1Kings 19:18 Yet I have left me seven thousand in Israel, all the knees which have not bowed unto Baal, and every mouth which hath not kissed him.
Notice that the word “men” is not specifically contained in 1 Kings 19:18, but it is in Romans 11:4. Furthermore, Romans 11:4 does not use the Greek word anthropos, which is commonly a generic word for “mankind” or the entire human race, but the word andros (lexical form aner)–“men” as “males.” So when the New Testament, under inspiration, makes reference to the Old Testament, it is so far from removing masculine terms and making the Scripture more gender neutral that it specifically states “all men” in translating a less-specific original language reference.
The Lord Jesus Christ does the same thing as the Apostle Paul. Consider Matthew 12:41:
Matt. 12:41 The men [andros, “males,” from aner] of Nineveh shall rise in judgment with this generation, and shall condemn it: because they repented at the preaching of Jonas; and, behold, a greater than Jonas is here.
The Lord Jesus is referring to Jonah 3:7-8:
And he caused it to be proclaimed and published through Nineveh by the decree of the king and his nobles, saying, Let neither man [Hebrew ‘adam, properly rendered “man” but frequently a generic word for the entire human race, not for “males” in particular] nor beast, herd nor flock, taste any thing: let them not feed, nor drink water: but let man [Hebrew ‘adam again, frequently a generic term] and beast be covered with sackcloth, and cry mightily unto God: yea, let them turn every one from his evil way, and from the violence that is in their hands.
When Christ refers to the Old Testament, He takes a more generic Hebrew word for “mankind” or “humankind” and employs the word aner, the word specifically for a “male … in contrast to woman” (BDAG). Christ, speaking in Greek, does not make the Hebrew Old Testament “gender neutral.” He does exactly the opposite. Luke 11:32 indicates this fact as well.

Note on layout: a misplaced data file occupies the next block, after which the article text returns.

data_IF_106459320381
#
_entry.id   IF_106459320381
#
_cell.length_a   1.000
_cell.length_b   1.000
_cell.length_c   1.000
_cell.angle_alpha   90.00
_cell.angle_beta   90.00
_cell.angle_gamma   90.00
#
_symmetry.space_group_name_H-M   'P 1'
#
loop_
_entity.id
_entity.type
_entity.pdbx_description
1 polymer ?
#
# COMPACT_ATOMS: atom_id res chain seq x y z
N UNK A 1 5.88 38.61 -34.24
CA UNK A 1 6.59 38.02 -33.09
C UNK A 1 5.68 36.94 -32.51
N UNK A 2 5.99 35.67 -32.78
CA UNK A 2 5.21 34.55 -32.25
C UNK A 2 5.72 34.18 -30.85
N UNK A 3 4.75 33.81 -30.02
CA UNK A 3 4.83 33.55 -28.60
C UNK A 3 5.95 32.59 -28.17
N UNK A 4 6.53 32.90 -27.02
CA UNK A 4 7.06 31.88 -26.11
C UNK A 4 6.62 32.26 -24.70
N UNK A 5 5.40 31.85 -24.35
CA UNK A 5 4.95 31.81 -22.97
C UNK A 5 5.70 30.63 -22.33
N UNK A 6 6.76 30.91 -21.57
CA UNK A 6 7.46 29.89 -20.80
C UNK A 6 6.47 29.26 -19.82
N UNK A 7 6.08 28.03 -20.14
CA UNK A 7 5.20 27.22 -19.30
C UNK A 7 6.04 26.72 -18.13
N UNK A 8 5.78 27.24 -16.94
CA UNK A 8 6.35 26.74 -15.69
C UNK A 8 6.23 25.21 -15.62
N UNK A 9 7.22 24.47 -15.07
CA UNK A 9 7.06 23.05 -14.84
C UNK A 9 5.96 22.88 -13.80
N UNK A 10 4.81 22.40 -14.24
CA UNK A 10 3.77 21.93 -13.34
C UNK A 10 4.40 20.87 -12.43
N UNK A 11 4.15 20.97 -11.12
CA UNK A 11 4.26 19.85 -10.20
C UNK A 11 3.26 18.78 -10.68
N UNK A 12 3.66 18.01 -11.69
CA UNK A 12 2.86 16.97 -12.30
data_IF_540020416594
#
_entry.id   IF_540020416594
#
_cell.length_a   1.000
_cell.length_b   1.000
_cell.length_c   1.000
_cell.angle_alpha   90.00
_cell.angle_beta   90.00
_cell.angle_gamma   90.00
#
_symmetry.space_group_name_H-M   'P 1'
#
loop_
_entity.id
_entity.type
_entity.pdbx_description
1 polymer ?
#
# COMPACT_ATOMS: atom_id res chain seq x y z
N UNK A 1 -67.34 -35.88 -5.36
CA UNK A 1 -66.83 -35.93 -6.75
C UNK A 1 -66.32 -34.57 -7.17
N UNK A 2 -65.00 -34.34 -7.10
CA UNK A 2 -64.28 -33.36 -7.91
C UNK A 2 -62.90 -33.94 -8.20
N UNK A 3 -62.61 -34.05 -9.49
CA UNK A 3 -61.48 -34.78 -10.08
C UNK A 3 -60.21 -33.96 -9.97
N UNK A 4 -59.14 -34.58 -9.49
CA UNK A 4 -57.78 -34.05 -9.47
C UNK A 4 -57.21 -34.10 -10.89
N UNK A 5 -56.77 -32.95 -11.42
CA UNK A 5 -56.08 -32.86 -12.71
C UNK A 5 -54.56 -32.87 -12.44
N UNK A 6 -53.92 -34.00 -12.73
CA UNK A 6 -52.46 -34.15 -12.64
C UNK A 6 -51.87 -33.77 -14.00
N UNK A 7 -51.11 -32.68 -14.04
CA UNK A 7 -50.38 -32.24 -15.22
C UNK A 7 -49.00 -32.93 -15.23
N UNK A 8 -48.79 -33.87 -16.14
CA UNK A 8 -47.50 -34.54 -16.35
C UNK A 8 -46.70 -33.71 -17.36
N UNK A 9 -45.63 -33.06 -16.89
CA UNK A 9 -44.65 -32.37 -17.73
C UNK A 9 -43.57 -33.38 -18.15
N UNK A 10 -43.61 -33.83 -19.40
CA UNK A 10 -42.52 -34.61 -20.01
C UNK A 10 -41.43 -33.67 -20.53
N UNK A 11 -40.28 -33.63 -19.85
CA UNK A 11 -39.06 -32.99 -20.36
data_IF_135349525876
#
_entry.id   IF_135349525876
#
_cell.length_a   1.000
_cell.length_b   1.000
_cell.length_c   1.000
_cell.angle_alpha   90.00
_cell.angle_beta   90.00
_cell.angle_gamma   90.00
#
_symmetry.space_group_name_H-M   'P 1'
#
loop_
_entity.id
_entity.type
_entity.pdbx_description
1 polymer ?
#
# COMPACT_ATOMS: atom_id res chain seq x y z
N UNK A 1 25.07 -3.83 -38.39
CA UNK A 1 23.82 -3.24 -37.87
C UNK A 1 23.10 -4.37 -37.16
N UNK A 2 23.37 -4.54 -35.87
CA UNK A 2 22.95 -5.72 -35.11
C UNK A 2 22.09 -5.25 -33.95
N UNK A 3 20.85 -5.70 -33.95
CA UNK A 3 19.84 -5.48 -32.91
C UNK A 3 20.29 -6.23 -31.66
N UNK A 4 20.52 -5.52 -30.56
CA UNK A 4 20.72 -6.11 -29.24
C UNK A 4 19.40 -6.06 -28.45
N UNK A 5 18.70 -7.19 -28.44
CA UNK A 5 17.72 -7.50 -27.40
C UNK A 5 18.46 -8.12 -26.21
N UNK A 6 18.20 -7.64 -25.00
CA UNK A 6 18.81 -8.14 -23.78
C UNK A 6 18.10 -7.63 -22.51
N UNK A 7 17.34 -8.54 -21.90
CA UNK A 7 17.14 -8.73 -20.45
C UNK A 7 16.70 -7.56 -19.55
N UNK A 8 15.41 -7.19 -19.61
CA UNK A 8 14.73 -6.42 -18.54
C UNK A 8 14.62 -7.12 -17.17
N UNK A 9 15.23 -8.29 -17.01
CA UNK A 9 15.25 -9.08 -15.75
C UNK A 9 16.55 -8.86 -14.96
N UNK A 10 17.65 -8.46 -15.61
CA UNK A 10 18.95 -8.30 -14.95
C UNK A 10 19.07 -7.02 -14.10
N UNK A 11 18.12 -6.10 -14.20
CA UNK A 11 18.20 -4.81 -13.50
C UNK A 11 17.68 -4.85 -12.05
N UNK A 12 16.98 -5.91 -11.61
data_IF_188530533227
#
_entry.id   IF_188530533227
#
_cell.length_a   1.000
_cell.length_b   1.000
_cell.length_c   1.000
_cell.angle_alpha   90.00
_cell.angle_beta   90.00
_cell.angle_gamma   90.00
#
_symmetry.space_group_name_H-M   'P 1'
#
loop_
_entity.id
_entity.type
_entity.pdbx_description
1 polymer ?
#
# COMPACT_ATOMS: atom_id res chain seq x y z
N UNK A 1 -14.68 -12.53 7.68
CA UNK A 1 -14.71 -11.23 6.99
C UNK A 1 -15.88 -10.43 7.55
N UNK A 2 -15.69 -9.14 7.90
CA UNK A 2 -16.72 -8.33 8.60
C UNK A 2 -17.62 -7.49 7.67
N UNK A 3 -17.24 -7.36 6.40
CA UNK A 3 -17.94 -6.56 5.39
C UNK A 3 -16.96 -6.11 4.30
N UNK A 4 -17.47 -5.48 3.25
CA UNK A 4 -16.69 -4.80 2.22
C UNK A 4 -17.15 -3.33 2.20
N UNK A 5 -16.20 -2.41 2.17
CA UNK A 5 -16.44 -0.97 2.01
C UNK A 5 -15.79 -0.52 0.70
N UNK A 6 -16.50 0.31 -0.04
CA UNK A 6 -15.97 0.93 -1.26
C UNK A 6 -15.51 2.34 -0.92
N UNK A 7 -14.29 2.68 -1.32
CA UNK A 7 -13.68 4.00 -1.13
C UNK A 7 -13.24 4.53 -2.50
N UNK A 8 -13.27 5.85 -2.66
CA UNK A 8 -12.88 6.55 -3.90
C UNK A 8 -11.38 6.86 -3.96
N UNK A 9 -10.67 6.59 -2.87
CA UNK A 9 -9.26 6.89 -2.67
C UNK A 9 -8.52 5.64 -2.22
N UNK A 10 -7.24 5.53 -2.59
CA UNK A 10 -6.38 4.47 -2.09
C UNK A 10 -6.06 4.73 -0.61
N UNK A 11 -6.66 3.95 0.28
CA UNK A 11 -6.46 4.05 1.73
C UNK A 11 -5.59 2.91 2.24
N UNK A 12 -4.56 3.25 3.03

So, what does the Bible teach? When the New Testament quotes the Old Testament, it translates and paraphrases the Hebrew in such a way that the text is less gender neutral, not more gender neutral.
In light of the inspired and infallible practice of translation modeled by the sovereign, all-wise God, we should:
1.) Reject modern Bible versions influenced by feminism and gender-neutral language, from the New International Version to the New King James Version, and cleave to the Authorized, King James Bible.
2.) Reject gender-neutral replacements for classical terms for humanity. We should retain expressions such as “all men” and “mankind” if we are engaged in the holy practice of Bible translation ourselves.
3.) We should continue to use “man,” “mankind,” and such like terms in our own speech when reference is made to the entire human race. We should follow the practice of Christ and His Apostles instead of bowing to anti-Scriptural feminism in our language.
4.) Recognize that feminists know exactly what they are doing when they seek to make the English language, and even more importantly, God’s infallible Word, less patriarchal. They oppose patriarchy, while the resurrected Lord and Son of Man, Jesus Christ, their Creator, taught patriarchy Himself and led His prophets and Apostles to support it through what He dictated to them through the Holy Spirit from God the Father. Let us consciously agree with the Father, the Son of God, the Holy Ghost, the Apostles, and the infallible Word of God, and support male headship in our common language and in our English Bible version.’https://kentbrandenburg.com/2021/01/23/2491/